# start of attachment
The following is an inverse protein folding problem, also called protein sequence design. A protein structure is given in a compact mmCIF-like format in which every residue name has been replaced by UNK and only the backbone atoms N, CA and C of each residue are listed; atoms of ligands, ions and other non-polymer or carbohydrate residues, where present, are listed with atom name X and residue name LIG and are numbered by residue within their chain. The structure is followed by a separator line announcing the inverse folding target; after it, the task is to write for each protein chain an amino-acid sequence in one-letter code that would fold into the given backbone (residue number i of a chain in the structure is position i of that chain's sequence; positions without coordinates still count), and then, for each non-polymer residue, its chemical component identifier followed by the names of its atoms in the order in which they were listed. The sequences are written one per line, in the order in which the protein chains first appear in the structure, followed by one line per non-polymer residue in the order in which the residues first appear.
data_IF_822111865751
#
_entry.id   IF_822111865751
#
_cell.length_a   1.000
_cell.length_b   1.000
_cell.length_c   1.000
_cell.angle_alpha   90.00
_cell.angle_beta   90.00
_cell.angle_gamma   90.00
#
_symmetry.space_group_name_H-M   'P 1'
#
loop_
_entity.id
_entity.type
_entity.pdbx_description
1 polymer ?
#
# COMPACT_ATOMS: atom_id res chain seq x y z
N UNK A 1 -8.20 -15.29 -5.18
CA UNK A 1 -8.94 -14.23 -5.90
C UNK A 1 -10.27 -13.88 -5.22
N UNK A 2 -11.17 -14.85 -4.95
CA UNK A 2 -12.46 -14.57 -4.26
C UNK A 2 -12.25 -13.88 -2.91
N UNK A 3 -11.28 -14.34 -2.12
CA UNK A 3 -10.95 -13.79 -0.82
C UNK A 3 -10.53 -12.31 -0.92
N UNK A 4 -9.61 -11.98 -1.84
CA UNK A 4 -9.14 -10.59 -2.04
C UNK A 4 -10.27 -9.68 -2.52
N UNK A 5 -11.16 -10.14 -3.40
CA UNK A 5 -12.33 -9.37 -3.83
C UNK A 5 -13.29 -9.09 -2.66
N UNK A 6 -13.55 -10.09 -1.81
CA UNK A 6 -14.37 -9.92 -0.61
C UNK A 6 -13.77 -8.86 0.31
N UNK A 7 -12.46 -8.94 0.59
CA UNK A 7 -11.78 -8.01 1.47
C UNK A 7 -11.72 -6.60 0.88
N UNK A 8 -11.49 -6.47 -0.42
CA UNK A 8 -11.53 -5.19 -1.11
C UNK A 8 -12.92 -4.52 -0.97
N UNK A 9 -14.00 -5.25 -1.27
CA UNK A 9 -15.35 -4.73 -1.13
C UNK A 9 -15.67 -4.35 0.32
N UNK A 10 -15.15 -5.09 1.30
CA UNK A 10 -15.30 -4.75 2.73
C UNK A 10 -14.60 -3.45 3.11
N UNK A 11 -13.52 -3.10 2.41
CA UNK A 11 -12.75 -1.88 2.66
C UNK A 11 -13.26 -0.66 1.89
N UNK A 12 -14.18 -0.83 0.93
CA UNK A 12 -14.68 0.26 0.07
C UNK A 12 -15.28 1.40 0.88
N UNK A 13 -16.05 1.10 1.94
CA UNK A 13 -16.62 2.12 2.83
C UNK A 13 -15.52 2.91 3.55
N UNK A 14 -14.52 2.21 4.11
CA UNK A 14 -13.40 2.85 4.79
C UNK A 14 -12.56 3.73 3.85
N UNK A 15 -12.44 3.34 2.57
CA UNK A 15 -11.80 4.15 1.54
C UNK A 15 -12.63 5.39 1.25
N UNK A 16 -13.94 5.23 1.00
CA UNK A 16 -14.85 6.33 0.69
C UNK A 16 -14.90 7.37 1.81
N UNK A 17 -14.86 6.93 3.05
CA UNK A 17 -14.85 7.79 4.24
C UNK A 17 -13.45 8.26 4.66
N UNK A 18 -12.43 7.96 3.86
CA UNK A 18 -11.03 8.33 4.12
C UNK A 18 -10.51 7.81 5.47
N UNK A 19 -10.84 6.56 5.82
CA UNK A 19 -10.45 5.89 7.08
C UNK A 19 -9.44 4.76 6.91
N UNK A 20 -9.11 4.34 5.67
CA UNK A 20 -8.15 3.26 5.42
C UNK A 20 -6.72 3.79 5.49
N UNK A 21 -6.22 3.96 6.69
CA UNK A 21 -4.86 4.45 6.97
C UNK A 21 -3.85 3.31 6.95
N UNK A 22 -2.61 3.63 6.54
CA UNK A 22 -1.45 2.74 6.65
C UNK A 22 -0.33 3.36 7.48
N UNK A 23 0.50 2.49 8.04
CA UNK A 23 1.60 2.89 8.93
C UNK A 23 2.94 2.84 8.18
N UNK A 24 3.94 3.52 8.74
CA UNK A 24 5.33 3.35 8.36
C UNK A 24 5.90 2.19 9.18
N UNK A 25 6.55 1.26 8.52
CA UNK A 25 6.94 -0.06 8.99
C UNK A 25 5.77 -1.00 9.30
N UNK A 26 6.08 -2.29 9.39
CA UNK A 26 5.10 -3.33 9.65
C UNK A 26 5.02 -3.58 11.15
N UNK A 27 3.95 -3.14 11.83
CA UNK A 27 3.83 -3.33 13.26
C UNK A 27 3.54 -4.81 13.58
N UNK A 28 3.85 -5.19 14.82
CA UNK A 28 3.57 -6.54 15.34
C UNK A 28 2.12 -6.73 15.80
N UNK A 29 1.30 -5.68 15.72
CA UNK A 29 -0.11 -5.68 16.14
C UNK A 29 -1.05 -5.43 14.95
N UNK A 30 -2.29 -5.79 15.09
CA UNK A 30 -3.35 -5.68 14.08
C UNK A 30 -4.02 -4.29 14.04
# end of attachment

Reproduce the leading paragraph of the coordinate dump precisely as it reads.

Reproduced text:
The following is an inverse protein folding problem, also called protein sequence design. A protein structure is given in a compact mmCIF-like format in which every residue name has been replaced by UNK and only the backbone atoms N, CA and C of each residue are listed; atoms of ligands, ions and other non-polymer or carbohydrate residues, where present, are listed with atom name X and residue name LIG and are numbered by residue within their chain. The structure is followed by a separator line announcing the inverse folding target; after it, the task is to write for each protein chain an amino-acid sequence in one-letter code that would fold into the given backbone (residue number i of a chain in the structure is position i of that chain's sequence; positions without coordinates still count), and then, for each non-polymer residue, its chemical component identifier followed by the names of its atoms in the order in which they were listed. The sequences are written one per line, in the order in which the protein chains first appear in the structure, followed by one line per non-polymer residue in the order in which the residues first appear.